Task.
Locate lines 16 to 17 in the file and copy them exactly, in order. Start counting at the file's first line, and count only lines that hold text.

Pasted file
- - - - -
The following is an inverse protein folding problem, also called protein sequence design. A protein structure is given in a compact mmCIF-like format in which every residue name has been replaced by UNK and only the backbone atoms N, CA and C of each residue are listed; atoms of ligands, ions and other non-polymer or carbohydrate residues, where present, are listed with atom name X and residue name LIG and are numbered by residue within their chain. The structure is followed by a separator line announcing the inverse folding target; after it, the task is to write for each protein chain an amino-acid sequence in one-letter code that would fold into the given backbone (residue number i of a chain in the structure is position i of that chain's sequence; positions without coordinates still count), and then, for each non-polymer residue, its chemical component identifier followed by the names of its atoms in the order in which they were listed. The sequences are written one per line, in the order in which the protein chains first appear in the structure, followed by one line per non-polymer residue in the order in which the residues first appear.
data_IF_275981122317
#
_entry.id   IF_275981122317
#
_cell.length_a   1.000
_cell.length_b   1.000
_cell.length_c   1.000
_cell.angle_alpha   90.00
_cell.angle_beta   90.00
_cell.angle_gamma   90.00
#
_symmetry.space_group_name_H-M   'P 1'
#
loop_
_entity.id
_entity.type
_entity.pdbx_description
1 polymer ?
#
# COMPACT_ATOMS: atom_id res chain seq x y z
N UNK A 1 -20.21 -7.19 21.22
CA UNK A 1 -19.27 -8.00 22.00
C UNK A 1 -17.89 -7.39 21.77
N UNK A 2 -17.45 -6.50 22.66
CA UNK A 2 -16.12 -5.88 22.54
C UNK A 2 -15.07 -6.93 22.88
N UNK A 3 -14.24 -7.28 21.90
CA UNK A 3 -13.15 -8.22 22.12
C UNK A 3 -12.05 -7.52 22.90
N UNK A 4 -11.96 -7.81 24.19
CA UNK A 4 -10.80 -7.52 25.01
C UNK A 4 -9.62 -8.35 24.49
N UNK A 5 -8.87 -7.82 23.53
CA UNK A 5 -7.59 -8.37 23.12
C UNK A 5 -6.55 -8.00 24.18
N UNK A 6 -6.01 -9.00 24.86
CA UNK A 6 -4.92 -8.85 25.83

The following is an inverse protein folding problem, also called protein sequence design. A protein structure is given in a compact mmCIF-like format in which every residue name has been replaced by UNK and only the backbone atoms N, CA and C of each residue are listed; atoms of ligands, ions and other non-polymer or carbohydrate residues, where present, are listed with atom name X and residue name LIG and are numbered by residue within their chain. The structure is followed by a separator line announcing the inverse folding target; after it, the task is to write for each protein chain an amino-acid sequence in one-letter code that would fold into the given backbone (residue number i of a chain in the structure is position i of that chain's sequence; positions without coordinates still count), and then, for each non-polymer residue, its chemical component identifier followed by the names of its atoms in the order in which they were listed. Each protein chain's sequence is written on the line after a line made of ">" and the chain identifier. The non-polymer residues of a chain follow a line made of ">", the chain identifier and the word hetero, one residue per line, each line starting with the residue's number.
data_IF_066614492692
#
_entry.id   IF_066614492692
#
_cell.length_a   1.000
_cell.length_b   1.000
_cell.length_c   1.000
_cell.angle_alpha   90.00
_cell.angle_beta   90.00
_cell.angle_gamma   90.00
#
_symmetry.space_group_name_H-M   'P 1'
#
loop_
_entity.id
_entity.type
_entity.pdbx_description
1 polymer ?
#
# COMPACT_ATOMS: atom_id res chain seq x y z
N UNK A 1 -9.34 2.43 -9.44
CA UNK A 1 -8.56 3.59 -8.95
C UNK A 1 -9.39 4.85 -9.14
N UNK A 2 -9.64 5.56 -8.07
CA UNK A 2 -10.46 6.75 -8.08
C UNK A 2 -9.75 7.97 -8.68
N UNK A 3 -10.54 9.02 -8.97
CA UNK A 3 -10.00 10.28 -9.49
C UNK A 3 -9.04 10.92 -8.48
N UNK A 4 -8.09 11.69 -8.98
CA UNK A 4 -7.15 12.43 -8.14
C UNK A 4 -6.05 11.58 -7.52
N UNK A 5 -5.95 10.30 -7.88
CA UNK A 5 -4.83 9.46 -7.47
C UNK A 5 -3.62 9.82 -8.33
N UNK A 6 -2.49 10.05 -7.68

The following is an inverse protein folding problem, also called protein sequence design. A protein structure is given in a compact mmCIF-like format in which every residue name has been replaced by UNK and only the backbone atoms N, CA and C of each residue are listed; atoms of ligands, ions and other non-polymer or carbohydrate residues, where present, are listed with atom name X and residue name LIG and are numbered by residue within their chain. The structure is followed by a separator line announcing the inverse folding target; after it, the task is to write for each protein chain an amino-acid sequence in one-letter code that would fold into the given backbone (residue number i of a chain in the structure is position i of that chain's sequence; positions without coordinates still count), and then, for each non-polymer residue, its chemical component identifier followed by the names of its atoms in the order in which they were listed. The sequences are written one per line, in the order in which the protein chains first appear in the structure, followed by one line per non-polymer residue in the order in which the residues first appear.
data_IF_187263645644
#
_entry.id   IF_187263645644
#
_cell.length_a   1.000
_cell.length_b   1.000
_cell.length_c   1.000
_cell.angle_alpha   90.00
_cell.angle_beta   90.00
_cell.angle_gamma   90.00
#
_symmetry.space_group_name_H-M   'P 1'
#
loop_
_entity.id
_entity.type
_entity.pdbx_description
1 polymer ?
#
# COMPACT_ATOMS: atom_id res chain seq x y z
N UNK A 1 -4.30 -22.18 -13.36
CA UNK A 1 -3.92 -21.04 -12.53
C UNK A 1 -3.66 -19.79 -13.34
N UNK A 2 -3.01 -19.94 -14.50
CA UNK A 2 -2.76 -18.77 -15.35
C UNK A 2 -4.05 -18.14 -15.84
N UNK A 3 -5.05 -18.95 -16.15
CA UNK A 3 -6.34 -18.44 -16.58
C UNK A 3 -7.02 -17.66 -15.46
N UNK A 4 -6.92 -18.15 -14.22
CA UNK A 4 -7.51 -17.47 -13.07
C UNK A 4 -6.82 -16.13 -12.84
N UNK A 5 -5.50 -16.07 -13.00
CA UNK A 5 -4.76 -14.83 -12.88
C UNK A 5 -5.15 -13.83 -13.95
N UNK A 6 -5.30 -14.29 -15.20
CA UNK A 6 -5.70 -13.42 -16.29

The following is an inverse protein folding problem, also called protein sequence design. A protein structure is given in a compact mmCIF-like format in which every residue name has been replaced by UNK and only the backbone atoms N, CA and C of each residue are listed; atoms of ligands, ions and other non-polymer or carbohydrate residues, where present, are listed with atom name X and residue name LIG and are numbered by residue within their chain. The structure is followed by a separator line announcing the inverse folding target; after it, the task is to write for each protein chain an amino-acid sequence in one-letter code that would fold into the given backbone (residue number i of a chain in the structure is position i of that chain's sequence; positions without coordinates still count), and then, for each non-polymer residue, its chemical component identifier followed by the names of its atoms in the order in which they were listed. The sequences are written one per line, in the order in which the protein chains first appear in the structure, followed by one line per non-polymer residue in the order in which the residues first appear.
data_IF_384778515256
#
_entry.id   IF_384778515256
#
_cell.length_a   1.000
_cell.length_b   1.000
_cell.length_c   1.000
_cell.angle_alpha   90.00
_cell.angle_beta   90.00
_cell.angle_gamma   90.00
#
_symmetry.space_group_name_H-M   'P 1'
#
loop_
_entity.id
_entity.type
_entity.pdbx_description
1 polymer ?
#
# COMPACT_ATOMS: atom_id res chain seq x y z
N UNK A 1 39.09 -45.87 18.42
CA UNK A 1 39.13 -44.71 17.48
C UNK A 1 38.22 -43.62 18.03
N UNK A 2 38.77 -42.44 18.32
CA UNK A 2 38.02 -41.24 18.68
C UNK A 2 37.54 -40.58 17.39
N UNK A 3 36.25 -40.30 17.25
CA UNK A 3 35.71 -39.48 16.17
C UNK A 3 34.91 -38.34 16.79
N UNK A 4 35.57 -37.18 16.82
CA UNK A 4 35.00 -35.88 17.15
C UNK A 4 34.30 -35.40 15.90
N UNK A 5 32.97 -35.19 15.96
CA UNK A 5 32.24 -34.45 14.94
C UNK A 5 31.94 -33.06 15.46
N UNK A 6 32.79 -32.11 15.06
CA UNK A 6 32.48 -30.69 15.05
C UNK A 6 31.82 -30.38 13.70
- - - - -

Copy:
_entity.id
_entity.type